Section : Articles

Androgenetic Alopecia Treatment with Platelet Rich Plasma (PRP)

Androgenetic alopecia is an often hereditary condition with thinning of the hair into vellus hairs which occurs in males and females according to a male pattern (Hamilton classification) or a female pattern (ludwig classification)

It is psychologically devastating and treatments include topical (minoxidil), oral (finasteride) treatments sometimes so ineffective that the only solution is wearing a wig.

Mesotherapy has been used for over 40 years and consists of local injections but little evidence to this day exists that it would be effective. More recently* platelet rich plasma (PRP) injections have been used for this indication (it was previously used mainly in joint conditions)

Even with a relatively short time* it has  been used, evidence (although not enough yet) shows that it might show some effectiveness.

Study 1: Platelet-rich plasma for androgenetic alopecia: a pilot study.

Schiavone G, Raskovic D, Greco J, Abeni D.

Dermatol Surg. 2014 Sep;40(9):1010-9. doi: 10.1097/01.DSS.0000452629.76339.2b.

  • 64 patients
  • Two injections of a leukocyte platelet-rich plasma with the addition of concentrated plasmatic proteins were administered at baseline and after 3 months (single spin at baseline and double-spin centrifugation at 3 months). Photographs were taken at baseline and after 6 months, and 2 independent evaluators rated them.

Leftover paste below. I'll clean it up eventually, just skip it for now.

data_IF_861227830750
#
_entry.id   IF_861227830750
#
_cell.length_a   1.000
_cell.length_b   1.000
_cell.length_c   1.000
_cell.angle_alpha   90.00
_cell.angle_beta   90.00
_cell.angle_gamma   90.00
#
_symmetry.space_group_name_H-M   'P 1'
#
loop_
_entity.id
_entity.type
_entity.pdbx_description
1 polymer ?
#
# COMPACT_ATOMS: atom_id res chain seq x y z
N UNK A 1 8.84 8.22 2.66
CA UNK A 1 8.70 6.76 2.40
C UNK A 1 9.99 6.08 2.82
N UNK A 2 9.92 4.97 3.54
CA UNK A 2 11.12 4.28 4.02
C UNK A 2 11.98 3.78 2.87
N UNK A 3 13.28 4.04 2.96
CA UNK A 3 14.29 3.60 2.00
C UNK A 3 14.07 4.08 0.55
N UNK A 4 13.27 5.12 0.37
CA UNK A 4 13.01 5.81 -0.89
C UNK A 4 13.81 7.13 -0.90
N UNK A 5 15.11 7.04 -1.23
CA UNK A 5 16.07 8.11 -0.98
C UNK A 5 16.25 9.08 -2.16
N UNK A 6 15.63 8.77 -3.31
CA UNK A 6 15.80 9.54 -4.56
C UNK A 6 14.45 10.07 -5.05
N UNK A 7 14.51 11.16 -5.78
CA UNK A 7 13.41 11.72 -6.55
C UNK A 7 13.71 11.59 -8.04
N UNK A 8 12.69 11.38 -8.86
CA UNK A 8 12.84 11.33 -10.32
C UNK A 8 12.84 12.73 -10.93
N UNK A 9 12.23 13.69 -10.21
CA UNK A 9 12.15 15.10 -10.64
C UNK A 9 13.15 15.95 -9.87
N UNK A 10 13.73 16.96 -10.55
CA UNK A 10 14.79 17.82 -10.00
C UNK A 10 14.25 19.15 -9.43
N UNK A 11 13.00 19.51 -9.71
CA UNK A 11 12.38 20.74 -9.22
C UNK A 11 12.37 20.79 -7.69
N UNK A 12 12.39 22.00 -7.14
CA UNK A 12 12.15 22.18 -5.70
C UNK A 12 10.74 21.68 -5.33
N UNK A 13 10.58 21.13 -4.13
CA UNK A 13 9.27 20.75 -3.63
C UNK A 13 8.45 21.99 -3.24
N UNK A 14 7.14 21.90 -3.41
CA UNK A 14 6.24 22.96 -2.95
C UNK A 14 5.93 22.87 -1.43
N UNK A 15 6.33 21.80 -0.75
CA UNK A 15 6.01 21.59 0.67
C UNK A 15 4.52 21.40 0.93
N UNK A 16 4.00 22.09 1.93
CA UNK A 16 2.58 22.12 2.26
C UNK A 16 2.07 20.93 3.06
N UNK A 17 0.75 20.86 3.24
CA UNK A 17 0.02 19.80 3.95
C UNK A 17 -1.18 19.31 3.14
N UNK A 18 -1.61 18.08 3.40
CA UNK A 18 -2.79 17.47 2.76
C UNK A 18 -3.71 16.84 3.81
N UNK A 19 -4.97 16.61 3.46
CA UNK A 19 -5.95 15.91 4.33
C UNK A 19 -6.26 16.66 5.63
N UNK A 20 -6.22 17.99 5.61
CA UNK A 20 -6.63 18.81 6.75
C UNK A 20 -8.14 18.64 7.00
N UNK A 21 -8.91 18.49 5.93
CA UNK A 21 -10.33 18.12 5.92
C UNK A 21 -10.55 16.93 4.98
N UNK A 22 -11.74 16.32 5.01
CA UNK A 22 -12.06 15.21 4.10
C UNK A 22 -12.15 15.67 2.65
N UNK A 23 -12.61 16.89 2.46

• Results show that some improvement was observed in almost all patients and the proportion of patients improving importantly clinical was 40.6% for one evaluator and 54.7% for the other.

Study 2: Platelet-rich plasma in androgenic alopecia: myth or an effective tool.

Khatu SS, More YE, Gokhale NR, Chavhan DC, Bendsure N.

J Cutan Aesthet Surg. 2014 Apr;7(2):107-10. doi: 10.4103/0974-2077.138352.

  • 11 patients suffering from hair loss due to androgenic alopecia and not responding to 6 months treatment with minoxidil and finasteride were included in this study. The hair pull test was performed before every treatment session.
  • A volume of 2-3 cc PRP was injected in the scalp. The treatment was repeated every two weeks, for a total of four times. The outcome was assessed after 3 months by clinical examination, macroscopic photos, hair pull test and patient’s overall satisfaction.
  • Results after 3 weeks show:
    • a significant reduction in hair loss was observed between first and fourth injection.
    • Hair count increased from average number of 71 hair follicular units to 93 hair follicular units. -Therefore, average mean gain is 22.09 follicular units per cm(2.)
  • After the fourth session, the pull test was negative in 9 patients.

Conclusion: These two studies suggest that PRP might be effective in the treatment of androgenetic (androgenic) alopecia. Although study 2 is stronger evidence-based medicine than study 1, further studies, such as randomized-control ones are warranted to further investigate this method.

*At the time of publication


Dr Christophe Hsu – dermatologist. Geneva, Switzerland

Article selection: Prof Dr Jean-Hilaire Saurat – dermatologist. Geneva, Switzerland

Source of information: the 2 aforementioned studies